in asana and meditation, the point of focus for your gaze is known as your drishti (dṛṣṭi or दृष्टि). it is important to choose a steady view-point for your eyes as this has a direct effect on your mind. developing a focused gaze is important in working to let go of distractions, withdraw the senses (pratyahara), and hone concentration (dharana).
some yogic traditions place great emphasis on a drishti from the start, teaching specific gaze points as part of each asana itself. in other styles, the gaze is left as a free-variable and often given less distinction. adding the element of focused gaze to a yoga practice can give the experience a valuable extra dimension.
here are a few simple ways to prepare the body to incorporate a focused view:
gentle eye exercises
sit comfortably with a tall spine and neutral head position. close your eyes and listen to your breath for several moments. when you feel ready, open your eyes and look straight forward. keeping your outer body just as it is, slowly turn your eyeballs to look to the left. be mindful that the rest of the head stays to center, and hold this for a few breaths. on an exhale, very gently turn the gaze back to center. after another few moments, repeat this on the other side, turning just the eyes to gaze to the right. after a few breaths, use an exhale to very gently turn the gaze back to center. when you feel ready, inhale and move your eye focus upward to look at the ceiling or sky, keeping the head facing forward and neutral. when you are ready to release, slowly bring the gaze back to center. stay here for several breaths. finally, on an exhale release the gaze down to the floor without moving the rest of the head. hold here. then, use an inhale to slowly lift the gaze back to center. close your eyes and let them rest for several breaths.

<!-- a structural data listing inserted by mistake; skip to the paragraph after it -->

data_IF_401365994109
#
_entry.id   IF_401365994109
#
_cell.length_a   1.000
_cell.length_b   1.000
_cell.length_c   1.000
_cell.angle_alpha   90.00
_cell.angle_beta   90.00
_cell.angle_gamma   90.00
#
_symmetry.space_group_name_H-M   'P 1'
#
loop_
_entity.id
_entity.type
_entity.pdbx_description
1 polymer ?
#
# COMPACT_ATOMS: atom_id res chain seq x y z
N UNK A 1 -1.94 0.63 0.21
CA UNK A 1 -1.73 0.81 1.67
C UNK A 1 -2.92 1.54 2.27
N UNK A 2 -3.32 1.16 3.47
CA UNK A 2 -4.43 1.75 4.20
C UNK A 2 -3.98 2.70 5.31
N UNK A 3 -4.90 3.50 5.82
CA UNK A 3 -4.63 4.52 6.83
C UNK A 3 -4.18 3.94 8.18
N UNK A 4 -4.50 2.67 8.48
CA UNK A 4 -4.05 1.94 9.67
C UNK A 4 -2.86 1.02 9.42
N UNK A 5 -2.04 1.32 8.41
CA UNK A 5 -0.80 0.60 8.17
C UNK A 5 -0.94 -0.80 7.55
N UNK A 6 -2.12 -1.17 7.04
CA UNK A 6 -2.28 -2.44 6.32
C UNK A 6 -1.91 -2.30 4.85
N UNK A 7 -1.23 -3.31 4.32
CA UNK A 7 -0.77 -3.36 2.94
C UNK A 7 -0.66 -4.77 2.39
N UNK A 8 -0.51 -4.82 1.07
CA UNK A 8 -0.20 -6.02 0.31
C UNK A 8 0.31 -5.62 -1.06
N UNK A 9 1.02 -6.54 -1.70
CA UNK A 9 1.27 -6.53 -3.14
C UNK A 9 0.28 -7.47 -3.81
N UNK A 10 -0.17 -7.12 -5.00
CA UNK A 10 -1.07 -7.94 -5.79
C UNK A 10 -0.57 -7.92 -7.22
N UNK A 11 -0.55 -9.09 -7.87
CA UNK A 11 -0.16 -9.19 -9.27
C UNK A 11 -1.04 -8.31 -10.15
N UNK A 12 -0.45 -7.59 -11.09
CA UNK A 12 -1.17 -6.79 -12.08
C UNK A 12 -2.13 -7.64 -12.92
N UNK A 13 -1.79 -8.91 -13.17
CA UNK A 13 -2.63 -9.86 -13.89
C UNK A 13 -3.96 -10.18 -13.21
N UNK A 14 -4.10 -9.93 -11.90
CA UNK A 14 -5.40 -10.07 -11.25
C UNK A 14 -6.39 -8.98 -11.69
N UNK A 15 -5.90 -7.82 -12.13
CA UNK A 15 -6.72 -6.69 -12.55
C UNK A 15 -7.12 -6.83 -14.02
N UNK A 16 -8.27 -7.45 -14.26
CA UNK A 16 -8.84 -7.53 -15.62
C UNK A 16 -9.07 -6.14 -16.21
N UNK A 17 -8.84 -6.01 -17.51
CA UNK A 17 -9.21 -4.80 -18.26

dandasana toe focus
sit in dandasana (staff pose) with the legs extended straight in front of you. ground the entirety of each leg as you lengthen the spine. use your hands pressing at your sides to aid in lifting the chest. once you are settled in the pose, bring your gaze to rest at your toes. let go of thoughts or judgments that may arise, and keep your eyes focused. let the focus remain on your toes as the rest of your periphery view softens. stay here for several breaths. when you are ready to come out, blink a few times, lift your gaze, and relax.